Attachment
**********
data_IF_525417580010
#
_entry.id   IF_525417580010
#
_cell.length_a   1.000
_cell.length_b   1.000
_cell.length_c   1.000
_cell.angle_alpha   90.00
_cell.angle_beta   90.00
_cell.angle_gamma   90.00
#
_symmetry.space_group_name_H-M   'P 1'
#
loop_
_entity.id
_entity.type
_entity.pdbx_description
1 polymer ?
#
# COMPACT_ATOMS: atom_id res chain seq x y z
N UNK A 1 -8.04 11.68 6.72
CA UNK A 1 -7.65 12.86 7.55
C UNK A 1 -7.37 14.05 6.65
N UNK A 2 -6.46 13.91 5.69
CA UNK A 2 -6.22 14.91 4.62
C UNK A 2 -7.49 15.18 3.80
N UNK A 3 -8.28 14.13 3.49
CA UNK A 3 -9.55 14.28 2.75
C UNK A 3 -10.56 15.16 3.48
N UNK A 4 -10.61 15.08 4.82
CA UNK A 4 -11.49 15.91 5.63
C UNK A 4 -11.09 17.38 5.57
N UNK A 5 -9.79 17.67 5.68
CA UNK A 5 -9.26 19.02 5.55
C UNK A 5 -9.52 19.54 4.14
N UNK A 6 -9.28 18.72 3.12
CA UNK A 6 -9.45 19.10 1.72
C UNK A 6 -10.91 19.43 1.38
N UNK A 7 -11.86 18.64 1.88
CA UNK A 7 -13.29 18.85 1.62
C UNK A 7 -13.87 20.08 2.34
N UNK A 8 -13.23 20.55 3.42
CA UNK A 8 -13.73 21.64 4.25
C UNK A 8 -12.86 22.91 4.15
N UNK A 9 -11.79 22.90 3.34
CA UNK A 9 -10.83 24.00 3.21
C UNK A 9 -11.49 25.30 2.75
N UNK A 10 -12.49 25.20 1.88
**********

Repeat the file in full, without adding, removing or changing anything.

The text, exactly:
data_IF_525417580010
#
_entry.id   IF_525417580010
#
_cell.length_a   1.000
_cell.length_b   1.000
_cell.length_c   1.000
_cell.angle_alpha   90.00
_cell.angle_beta   90.00
_cell.angle_gamma   90.00
#
_symmetry.space_group_name_H-M   'P 1'
#
loop_
_entity.id
_entity.type
_entity.pdbx_description
1 polymer ?
#
# COMPACT_ATOMS: atom_id res chain seq x y z
N UNK A 1 -8.04 11.68 6.72
CA UNK A 1 -7.65 12.86 7.55
C UNK A 1 -7.37 14.05 6.65
N UNK A 2 -6.46 13.91 5.69
CA UNK A 2 -6.22 14.91 4.62
C UNK A 2 -7.49 15.18 3.80
N UNK A 3 -8.28 14.13 3.49
CA UNK A 3 -9.55 14.28 2.75
C UNK A 3 -10.56 15.16 3.48
N UNK A 4 -10.61 15.08 4.82
CA UNK A 4 -11.49 15.91 5.63
C UNK A 4 -11.09 17.38 5.57
N UNK A 5 -9.79 17.67 5.68
CA UNK A 5 -9.26 19.02 5.55
C UNK A 5 -9.52 19.54 4.14
N UNK A 6 -9.28 18.72 3.12
CA UNK A 6 -9.45 19.10 1.72
C UNK A 6 -10.91 19.43 1.38
N UNK A 7 -11.86 18.64 1.88
CA UNK A 7 -13.29 18.85 1.62
C UNK A 7 -13.87 20.08 2.34
N UNK A 8 -13.23 20.55 3.42
CA UNK A 8 -13.73 21.64 4.25
C UNK A 8 -12.86 22.91 4.15
N UNK A 9 -11.79 22.90 3.34
CA UNK A 9 -10.83 24.00 3.21
C UNK A 9 -11.49 25.30 2.75
N UNK A 10 -12.49 25.20 1.88